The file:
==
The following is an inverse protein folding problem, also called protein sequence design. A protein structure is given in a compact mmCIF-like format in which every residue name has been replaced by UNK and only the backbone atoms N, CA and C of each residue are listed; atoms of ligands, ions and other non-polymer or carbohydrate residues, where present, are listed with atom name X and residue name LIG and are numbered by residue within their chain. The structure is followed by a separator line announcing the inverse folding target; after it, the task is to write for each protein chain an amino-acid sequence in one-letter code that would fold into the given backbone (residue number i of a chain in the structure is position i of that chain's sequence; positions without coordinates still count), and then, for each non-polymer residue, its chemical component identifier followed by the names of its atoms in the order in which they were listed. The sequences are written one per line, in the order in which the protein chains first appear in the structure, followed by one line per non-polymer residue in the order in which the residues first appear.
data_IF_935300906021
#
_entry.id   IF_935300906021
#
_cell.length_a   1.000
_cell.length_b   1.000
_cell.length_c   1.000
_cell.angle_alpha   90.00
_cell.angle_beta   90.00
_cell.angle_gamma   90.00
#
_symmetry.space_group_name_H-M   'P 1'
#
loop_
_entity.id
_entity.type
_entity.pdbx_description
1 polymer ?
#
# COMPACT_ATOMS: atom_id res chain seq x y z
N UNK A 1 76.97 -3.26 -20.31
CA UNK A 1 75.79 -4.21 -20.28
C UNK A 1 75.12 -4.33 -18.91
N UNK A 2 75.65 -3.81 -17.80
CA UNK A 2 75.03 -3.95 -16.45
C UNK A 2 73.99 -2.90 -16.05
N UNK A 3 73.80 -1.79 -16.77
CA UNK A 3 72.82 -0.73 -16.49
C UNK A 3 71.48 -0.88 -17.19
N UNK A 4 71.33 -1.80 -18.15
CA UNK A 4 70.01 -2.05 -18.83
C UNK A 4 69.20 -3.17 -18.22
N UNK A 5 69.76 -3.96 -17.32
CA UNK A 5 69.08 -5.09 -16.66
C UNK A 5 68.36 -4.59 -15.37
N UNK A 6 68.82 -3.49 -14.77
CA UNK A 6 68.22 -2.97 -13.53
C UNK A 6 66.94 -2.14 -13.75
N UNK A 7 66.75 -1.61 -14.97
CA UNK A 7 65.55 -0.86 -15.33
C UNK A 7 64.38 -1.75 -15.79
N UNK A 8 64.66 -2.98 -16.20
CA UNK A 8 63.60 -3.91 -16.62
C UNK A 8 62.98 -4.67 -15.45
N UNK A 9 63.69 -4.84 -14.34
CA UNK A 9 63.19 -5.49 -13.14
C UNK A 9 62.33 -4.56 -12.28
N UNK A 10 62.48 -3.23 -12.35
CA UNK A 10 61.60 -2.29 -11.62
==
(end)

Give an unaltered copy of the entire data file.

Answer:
The following is an inverse protein folding problem, also called protein sequence design. A protein structure is given in a compact mmCIF-like format in which every residue name has been replaced by UNK and only the backbone atoms N, CA and C of each residue are listed; atoms of ligands, ions and other non-polymer or carbohydrate residues, where present, are listed with atom name X and residue name LIG and are numbered by residue within their chain. The structure is followed by a separator line announcing the inverse folding target; after it, the task is to write for each protein chain an amino-acid sequence in one-letter code that would fold into the given backbone (residue number i of a chain in the structure is position i of that chain's sequence; positions without coordinates still count), and then, for each non-polymer residue, its chemical component identifier followed by the names of its atoms in the order in which they were listed. The sequences are written one per line, in the order in which the protein chains first appear in the structure, followed by one line per non-polymer residue in the order in which the residues first appear.
data_IF_935300906021
#
_entry.id   IF_935300906021
#
_cell.length_a   1.000
_cell.length_b   1.000
_cell.length_c   1.000
_cell.angle_alpha   90.00
_cell.angle_beta   90.00
_cell.angle_gamma   90.00
#
_symmetry.space_group_name_H-M   'P 1'
#
loop_
_entity.id
_entity.type
_entity.pdbx_description
1 polymer ?
#
# COMPACT_ATOMS: atom_id res chain seq x y z
N UNK A 1 76.97 -3.26 -20.31
CA UNK A 1 75.79 -4.21 -20.28
C UNK A 1 75.12 -4.33 -18.91
N UNK A 2 75.65 -3.81 -17.80
CA UNK A 2 75.03 -3.95 -16.45
C UNK A 2 73.99 -2.90 -16.05
N UNK A 3 73.80 -1.79 -16.77
CA UNK A 3 72.82 -0.73 -16.49
C UNK A 3 71.48 -0.88 -17.19
N UNK A 4 71.33 -1.80 -18.15
CA UNK A 4 70.01 -2.05 -18.83
C UNK A 4 69.20 -3.17 -18.22
N UNK A 5 69.76 -3.96 -17.32
CA UNK A 5 69.08 -5.09 -16.66
C UNK A 5 68.36 -4.59 -15.37
N UNK A 6 68.82 -3.49 -14.77
CA UNK A 6 68.22 -2.97 -13.53
C UNK A 6 66.94 -2.14 -13.75
N UNK A 7 66.75 -1.61 -14.97
CA UNK A 7 65.55 -0.86 -15.33
C UNK A 7 64.38 -1.75 -15.79
N UNK A 8 64.66 -2.98 -16.20
CA UNK A 8 63.60 -3.91 -16.62
C UNK A 8 62.98 -4.67 -15.45
N UNK A 9 63.69 -4.84 -14.34
CA UNK A 9 63.19 -5.49 -13.14
C UNK A 9 62.33 -4.56 -12.28
N UNK A 10 62.48 -3.23 -12.35
CA UNK A 10 61.60 -2.29 -11.62